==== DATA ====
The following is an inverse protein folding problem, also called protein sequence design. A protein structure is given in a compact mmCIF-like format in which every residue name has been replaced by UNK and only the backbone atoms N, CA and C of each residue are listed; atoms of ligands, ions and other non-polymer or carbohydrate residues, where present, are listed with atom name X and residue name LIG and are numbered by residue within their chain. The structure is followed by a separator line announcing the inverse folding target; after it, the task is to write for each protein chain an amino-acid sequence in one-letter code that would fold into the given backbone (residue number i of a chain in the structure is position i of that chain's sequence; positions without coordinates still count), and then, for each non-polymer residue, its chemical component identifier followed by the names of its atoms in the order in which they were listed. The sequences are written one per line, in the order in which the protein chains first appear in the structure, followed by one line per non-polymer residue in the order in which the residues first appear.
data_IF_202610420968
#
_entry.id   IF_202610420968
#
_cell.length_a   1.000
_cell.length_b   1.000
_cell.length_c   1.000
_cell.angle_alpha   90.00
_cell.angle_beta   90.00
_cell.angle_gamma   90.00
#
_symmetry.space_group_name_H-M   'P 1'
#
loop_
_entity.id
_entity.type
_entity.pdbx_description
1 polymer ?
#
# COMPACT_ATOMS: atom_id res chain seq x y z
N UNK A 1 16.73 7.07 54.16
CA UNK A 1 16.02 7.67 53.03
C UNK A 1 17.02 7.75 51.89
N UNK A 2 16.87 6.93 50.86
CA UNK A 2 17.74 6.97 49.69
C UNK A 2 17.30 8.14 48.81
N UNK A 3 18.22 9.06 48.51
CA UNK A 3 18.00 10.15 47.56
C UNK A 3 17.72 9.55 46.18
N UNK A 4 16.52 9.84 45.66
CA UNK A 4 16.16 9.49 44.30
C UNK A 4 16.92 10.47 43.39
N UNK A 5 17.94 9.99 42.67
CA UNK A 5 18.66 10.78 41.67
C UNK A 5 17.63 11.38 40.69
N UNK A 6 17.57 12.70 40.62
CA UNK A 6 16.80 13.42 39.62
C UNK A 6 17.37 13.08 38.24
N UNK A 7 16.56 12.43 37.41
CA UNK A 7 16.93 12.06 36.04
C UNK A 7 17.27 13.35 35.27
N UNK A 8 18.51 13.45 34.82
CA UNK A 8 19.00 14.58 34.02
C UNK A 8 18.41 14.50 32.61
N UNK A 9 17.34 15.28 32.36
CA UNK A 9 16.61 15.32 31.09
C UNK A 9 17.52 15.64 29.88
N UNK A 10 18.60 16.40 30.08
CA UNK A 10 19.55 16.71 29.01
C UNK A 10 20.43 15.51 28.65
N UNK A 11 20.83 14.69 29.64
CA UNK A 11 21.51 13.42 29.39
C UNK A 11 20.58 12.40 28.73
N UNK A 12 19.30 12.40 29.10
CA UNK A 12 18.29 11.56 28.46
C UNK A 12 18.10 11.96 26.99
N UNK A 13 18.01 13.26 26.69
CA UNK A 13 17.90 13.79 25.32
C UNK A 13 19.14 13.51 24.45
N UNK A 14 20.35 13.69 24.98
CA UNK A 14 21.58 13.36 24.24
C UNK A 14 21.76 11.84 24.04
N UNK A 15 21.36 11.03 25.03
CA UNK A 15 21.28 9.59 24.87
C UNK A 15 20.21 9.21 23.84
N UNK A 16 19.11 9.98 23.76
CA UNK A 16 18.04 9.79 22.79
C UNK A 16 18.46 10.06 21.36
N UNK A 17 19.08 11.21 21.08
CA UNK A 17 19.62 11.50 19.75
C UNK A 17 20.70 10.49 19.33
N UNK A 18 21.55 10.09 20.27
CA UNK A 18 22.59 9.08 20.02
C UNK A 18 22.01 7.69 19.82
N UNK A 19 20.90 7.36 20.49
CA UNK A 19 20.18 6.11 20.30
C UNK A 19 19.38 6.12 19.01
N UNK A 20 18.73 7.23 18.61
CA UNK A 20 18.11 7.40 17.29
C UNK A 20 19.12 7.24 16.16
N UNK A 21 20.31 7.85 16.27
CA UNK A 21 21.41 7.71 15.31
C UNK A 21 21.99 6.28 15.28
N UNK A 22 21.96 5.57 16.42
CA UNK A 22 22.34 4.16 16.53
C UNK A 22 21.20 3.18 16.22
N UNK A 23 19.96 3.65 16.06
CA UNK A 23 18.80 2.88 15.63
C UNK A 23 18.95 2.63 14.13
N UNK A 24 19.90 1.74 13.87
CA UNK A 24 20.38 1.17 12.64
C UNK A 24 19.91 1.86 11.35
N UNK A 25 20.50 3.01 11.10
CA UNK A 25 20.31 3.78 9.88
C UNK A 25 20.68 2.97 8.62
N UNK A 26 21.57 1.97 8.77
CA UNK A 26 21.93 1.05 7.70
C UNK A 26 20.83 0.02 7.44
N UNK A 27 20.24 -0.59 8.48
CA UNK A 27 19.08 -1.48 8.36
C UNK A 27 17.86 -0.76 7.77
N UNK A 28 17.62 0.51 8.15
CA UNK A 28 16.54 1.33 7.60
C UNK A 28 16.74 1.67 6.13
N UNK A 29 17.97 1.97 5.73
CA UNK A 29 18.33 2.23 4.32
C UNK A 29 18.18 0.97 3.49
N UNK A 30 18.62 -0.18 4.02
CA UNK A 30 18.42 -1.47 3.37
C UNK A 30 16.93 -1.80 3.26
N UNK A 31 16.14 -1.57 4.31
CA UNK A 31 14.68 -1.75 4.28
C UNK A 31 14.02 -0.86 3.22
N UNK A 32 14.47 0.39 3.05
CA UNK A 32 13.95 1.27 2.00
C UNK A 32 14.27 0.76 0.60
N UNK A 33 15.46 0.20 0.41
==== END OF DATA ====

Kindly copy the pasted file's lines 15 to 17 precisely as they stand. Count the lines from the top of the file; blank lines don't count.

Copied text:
loop_
_entity.id
_entity.type